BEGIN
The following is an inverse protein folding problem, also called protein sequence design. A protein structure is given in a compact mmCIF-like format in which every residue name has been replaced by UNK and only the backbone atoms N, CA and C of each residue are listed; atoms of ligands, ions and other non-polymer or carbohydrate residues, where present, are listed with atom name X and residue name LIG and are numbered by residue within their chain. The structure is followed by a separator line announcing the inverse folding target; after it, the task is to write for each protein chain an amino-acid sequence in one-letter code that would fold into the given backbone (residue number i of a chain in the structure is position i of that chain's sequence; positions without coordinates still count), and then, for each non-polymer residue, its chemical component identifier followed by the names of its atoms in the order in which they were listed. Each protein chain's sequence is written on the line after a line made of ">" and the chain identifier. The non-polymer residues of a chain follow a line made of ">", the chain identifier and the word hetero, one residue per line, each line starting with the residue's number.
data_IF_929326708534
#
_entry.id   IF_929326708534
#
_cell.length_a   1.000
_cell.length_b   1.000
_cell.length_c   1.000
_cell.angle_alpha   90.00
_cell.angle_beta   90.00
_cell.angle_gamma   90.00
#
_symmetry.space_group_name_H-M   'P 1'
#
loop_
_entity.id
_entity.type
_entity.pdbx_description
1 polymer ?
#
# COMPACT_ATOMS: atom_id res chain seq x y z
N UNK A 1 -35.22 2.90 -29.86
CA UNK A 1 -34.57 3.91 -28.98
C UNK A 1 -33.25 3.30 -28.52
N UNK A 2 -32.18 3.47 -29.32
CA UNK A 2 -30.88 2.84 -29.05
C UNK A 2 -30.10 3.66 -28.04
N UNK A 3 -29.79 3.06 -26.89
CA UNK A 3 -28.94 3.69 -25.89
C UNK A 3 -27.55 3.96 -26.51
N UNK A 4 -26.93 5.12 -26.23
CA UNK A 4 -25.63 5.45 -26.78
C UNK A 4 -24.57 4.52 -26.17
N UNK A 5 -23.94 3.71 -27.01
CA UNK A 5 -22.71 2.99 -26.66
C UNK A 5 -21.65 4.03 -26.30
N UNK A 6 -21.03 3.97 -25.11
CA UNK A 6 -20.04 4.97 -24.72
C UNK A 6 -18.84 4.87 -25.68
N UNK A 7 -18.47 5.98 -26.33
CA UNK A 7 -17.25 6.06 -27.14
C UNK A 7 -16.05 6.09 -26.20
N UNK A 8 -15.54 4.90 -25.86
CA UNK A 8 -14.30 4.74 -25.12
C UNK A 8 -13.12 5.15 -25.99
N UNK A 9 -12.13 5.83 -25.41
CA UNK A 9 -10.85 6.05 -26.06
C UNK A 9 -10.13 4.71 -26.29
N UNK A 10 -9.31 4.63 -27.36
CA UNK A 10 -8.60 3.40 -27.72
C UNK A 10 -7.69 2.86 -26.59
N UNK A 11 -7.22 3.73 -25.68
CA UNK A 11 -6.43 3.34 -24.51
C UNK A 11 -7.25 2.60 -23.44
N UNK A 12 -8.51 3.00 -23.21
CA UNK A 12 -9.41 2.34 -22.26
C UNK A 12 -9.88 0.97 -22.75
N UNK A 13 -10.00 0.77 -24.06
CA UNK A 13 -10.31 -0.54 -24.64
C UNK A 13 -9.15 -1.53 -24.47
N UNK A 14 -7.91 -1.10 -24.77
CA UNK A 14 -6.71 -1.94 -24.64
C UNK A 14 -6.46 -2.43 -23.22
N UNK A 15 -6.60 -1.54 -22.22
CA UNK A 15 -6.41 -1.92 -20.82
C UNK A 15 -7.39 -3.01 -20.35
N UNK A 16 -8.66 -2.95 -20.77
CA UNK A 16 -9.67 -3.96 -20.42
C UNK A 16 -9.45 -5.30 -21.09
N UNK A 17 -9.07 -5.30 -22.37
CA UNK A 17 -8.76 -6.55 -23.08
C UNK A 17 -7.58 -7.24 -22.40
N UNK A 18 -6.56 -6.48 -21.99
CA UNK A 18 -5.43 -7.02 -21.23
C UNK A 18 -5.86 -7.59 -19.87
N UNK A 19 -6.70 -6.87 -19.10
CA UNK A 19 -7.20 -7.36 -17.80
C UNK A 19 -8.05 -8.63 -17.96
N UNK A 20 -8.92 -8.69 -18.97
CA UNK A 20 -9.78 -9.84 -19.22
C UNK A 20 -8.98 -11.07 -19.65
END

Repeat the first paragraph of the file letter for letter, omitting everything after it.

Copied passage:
The following is an inverse protein folding problem, also called protein sequence design. A protein structure is given in a compact mmCIF-like format in which every residue name has been replaced by UNK and only the backbone atoms N, CA and C of each residue are listed; atoms of ligands, ions and other non-polymer or carbohydrate residues, where present, are listed with atom name X and residue name LIG and are numbered by residue within their chain. The structure is followed by a separator line announcing the inverse folding target; after it, the task is to write for each protein chain an amino-acid sequence in one-letter code that would fold into the given backbone (residue number i of a chain in the structure is position i of that chain's sequence; positions without coordinates still count), and then, for each non-polymer residue, its chemical component identifier followed by the names of its atoms in the order in which they were listed. Each protein chain's sequence is written on the line after a line made of ">" and the chain identifier. The non-polymer residues of a chain follow a line made of ">", the chain identifier and the word hetero, one residue per line, each line starting with the residue's number.